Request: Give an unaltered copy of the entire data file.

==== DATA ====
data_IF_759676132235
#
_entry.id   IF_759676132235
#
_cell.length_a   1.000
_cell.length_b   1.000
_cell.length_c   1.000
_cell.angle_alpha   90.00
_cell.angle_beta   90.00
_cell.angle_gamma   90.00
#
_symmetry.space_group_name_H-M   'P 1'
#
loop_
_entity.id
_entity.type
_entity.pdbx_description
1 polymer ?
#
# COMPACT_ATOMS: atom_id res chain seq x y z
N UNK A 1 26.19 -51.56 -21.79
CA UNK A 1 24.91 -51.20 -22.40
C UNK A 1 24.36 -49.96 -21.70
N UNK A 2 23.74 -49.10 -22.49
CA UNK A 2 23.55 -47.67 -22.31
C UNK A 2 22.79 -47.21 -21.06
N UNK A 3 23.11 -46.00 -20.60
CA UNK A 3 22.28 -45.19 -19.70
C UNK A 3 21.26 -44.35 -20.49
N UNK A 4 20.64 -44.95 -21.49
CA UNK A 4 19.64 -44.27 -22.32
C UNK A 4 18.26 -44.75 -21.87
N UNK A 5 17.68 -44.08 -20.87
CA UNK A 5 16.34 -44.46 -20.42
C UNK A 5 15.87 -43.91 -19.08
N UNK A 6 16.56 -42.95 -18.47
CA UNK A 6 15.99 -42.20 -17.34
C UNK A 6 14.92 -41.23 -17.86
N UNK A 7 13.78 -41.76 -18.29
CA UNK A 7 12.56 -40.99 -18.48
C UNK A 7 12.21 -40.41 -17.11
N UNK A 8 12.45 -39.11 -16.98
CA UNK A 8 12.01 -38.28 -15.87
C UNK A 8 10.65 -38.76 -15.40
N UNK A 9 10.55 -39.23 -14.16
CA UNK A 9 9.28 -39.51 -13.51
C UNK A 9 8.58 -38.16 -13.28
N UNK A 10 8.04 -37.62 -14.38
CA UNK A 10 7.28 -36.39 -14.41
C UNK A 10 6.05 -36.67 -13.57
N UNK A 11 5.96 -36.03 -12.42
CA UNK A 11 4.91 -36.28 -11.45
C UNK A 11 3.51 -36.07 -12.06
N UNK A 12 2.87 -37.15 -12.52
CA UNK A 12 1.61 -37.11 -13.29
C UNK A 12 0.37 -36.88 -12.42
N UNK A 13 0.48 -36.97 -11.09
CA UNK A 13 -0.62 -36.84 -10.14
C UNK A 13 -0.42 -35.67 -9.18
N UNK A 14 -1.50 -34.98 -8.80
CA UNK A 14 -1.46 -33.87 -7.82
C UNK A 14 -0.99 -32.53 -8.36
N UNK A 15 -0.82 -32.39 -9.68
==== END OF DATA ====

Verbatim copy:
data_IF_759676132235
#
_entry.id   IF_759676132235
#
_cell.length_a   1.000
_cell.length_b   1.000
_cell.length_c   1.000
_cell.angle_alpha   90.00
_cell.angle_beta   90.00
_cell.angle_gamma   90.00
#
_symmetry.space_group_name_H-M   'P 1'
#
loop_
_entity.id
_entity.type
_entity.pdbx_description
1 polymer ?
#
# COMPACT_ATOMS: atom_id res chain seq x y z
N UNK A 1 26.19 -51.56 -21.79
CA UNK A 1 24.91 -51.20 -22.40
C UNK A 1 24.36 -49.96 -21.70
N UNK A 2 23.74 -49.10 -22.49
CA UNK A 2 23.55 -47.67 -22.31
C UNK A 2 22.79 -47.21 -21.06
N UNK A 3 23.11 -46.00 -20.60
CA UNK A 3 22.28 -45.19 -19.70
C UNK A 3 21.26 -44.35 -20.49
N UNK A 4 20.64 -44.95 -21.49
CA UNK A 4 19.64 -44.27 -22.32
C UNK A 4 18.26 -44.75 -21.87
N UNK A 5 17.68 -44.08 -20.87
CA UNK A 5 16.34 -44.46 -20.42
C UNK A 5 15.87 -43.91 -19.08
N UNK A 6 16.56 -42.95 -18.47
CA UNK A 6 15.99 -42.20 -17.34
C UNK A 6 14.92 -41.23 -17.86
N UNK A 7 13.78 -41.76 -18.29
CA UNK A 7 12.56 -40.99 -18.48
C UNK A 7 12.21 -40.41 -17.11
N UNK A 8 12.45 -39.11 -16.98
CA UNK A 8 12.01 -38.28 -15.87
C UNK A 8 10.65 -38.76 -15.40
N UNK A 9 10.55 -39.23 -14.16
CA UNK A 9 9.28 -39.51 -13.51
C UNK A 9 8.58 -38.16 -13.28
N UNK A 10 8.04 -37.62 -14.38
CA UNK A 10 7.28 -36.39 -14.41
C UNK A 10 6.05 -36.67 -13.57
N UNK A 11 5.96 -36.03 -12.42
CA UNK A 11 4.91 -36.28 -11.45
C UNK A 11 3.51 -36.07 -12.06
N UNK A 12 2.87 -37.15 -12.52
CA UNK A 12 1.61 -37.11 -13.29
C UNK A 12 0.37 -36.88 -12.42
N UNK A 13 0.48 -36.97 -11.09
CA UNK A 13 -0.62 -36.84 -10.14
C UNK A 13 -0.42 -35.67 -9.18
N UNK A 14 -1.50 -34.98 -8.80
CA UNK A 14 -1.46 -33.87 -7.82
C UNK A 14 -0.99 -32.53 -8.36
N UNK A 15 -0.82 -32.39 -9.68